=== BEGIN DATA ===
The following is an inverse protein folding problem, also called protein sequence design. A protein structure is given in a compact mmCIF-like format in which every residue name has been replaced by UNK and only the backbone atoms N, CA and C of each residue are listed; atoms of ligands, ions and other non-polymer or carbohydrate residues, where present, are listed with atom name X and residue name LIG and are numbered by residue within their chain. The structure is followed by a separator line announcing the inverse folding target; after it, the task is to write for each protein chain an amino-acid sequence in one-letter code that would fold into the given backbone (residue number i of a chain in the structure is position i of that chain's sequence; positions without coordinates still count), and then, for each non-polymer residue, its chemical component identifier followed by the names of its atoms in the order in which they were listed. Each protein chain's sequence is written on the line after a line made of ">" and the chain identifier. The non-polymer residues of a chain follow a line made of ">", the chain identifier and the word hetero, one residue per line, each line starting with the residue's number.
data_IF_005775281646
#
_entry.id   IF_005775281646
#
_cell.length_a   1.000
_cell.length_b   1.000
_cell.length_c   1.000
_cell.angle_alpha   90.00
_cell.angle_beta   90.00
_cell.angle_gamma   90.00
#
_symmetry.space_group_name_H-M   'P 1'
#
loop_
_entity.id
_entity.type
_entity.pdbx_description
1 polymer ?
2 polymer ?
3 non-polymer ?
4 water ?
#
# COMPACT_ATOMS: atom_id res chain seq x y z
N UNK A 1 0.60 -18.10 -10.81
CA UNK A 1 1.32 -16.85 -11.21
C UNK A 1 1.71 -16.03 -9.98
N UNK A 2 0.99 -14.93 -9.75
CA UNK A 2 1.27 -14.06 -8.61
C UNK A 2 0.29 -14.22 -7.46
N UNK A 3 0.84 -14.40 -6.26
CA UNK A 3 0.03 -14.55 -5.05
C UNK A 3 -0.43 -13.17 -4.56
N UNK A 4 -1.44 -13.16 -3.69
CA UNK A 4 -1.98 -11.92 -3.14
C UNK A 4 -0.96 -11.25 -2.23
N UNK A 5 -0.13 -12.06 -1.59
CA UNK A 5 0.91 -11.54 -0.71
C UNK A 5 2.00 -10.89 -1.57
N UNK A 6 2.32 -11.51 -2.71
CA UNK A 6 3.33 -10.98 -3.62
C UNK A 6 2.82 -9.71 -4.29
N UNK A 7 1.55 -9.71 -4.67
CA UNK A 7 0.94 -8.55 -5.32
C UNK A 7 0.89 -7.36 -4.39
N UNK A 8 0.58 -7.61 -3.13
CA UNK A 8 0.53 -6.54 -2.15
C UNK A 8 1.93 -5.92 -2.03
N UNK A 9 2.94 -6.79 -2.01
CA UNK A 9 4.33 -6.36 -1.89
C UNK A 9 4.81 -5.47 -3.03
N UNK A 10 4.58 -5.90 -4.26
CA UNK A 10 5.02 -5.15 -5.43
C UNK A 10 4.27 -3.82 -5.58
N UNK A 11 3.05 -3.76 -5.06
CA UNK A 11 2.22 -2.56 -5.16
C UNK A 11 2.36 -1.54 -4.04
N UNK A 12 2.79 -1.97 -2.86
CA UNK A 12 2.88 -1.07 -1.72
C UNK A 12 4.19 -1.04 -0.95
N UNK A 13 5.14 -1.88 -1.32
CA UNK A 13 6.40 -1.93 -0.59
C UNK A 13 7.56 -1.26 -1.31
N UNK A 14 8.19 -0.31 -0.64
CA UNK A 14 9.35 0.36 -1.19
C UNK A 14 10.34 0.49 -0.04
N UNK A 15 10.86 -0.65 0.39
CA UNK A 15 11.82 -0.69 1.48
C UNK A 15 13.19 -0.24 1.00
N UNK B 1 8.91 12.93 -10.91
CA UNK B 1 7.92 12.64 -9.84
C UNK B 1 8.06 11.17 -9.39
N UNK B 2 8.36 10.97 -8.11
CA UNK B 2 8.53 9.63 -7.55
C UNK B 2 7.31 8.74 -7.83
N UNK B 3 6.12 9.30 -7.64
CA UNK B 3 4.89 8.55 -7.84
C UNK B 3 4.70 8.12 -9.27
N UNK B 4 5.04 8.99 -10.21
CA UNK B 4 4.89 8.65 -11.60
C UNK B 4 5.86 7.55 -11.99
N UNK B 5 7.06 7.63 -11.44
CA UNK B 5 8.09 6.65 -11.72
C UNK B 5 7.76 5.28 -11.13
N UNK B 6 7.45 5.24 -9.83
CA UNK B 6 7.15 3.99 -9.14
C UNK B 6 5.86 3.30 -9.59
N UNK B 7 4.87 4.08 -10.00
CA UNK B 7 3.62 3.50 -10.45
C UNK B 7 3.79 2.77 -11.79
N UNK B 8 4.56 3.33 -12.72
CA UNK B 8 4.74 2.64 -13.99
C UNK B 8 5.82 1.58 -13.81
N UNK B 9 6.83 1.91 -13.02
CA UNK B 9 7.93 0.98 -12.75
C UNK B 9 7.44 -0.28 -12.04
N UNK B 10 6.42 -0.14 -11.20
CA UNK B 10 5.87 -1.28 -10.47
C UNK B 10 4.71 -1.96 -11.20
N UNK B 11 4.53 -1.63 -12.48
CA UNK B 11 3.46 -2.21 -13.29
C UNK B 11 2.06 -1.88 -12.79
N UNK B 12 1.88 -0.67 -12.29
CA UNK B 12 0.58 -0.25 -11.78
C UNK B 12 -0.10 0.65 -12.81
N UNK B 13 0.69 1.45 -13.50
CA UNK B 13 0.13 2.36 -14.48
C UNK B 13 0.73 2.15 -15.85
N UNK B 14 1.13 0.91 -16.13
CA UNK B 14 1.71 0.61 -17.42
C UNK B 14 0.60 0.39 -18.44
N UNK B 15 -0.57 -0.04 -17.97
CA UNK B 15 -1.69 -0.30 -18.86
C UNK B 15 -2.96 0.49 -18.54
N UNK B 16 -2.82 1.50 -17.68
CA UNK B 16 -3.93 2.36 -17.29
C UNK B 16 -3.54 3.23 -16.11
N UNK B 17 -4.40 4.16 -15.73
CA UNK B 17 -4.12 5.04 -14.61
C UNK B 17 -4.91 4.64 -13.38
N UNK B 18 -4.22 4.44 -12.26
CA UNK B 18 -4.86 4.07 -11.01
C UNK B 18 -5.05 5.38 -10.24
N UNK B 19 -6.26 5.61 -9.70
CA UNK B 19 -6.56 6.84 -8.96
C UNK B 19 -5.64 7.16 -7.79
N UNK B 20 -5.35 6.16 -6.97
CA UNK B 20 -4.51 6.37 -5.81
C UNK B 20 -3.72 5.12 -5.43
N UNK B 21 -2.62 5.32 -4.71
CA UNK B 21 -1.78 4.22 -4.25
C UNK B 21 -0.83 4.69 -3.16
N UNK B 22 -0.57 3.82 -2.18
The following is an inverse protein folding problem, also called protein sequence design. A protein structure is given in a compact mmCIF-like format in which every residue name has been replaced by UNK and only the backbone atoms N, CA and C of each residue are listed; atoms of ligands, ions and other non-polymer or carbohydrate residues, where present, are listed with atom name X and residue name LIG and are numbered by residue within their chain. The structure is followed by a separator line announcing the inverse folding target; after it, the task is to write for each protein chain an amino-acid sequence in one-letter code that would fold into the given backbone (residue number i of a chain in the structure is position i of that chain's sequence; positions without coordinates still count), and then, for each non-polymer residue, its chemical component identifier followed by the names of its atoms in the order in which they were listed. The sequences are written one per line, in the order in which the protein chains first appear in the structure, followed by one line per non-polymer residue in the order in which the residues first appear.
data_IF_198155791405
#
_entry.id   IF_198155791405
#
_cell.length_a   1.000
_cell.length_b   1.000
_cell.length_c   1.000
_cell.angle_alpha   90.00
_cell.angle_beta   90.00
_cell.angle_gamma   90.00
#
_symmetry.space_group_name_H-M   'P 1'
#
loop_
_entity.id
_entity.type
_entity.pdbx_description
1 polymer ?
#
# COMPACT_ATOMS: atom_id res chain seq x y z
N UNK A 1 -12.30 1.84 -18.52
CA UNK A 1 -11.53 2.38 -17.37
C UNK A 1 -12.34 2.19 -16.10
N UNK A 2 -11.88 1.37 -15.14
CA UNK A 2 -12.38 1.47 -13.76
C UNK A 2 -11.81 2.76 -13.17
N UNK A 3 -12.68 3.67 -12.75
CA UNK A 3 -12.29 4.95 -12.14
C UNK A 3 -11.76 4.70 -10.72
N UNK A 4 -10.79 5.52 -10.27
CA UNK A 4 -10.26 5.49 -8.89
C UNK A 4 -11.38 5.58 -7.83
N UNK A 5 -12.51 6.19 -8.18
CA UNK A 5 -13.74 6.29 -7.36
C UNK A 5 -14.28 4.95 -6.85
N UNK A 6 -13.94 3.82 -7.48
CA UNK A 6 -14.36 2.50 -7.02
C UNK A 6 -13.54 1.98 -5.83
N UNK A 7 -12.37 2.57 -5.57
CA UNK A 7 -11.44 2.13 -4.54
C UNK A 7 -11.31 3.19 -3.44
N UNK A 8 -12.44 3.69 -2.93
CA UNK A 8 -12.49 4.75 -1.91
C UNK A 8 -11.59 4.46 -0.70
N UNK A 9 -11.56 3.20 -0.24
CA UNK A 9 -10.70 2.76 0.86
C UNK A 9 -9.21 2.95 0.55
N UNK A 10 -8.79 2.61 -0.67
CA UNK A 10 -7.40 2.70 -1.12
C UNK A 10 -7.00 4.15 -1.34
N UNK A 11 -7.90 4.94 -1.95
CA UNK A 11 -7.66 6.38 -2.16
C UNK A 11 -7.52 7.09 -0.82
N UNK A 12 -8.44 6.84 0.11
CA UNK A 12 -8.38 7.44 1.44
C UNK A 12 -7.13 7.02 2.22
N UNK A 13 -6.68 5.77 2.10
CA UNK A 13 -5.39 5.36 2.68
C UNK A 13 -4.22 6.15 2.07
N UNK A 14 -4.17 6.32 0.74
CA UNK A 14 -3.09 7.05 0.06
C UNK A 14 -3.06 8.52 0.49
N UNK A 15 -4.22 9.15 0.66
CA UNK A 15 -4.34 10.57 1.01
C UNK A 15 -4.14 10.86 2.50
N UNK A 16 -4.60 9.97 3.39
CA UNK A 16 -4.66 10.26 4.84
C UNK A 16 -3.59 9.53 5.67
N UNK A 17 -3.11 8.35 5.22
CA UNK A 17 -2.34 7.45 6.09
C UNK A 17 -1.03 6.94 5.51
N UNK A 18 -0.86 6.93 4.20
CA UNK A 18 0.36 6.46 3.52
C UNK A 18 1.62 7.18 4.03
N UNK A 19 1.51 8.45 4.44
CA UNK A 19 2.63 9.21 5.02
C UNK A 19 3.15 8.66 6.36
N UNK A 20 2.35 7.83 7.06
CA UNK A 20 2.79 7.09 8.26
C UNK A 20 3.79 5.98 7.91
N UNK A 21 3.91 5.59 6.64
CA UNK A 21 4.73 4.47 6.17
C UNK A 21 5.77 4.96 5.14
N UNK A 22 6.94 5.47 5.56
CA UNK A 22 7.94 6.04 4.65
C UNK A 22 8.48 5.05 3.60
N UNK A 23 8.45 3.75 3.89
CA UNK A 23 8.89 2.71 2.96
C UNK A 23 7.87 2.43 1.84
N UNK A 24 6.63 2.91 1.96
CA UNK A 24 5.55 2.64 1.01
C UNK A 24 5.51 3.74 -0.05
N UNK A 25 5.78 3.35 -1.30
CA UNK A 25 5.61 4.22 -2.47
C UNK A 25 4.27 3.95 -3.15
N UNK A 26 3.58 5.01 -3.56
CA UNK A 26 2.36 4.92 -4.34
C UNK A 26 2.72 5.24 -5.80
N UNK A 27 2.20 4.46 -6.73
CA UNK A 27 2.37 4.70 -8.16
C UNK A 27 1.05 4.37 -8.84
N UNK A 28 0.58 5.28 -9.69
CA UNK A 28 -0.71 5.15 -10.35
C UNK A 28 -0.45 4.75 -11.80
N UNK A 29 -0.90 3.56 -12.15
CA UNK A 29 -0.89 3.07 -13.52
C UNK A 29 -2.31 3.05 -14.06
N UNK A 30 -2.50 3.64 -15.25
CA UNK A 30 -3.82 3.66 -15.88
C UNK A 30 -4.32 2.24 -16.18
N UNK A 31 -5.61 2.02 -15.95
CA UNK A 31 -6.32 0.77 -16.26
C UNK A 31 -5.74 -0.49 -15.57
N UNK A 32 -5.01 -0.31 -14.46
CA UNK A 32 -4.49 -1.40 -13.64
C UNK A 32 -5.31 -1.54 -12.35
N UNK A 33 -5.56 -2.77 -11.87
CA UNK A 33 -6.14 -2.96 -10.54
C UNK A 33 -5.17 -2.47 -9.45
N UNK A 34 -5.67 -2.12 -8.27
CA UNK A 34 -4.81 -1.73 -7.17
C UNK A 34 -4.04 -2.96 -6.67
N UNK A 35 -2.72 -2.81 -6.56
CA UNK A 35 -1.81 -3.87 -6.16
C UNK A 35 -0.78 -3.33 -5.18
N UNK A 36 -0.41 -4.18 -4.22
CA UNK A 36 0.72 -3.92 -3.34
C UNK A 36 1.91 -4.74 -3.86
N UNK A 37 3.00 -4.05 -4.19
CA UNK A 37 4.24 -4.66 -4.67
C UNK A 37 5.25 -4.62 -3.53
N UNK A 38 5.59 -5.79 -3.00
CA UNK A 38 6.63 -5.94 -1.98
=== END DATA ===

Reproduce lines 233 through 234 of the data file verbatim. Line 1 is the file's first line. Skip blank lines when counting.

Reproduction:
N UNK A 27 2.20 4.46 -6.73
CA UNK A 27 2.37 4.70 -8.16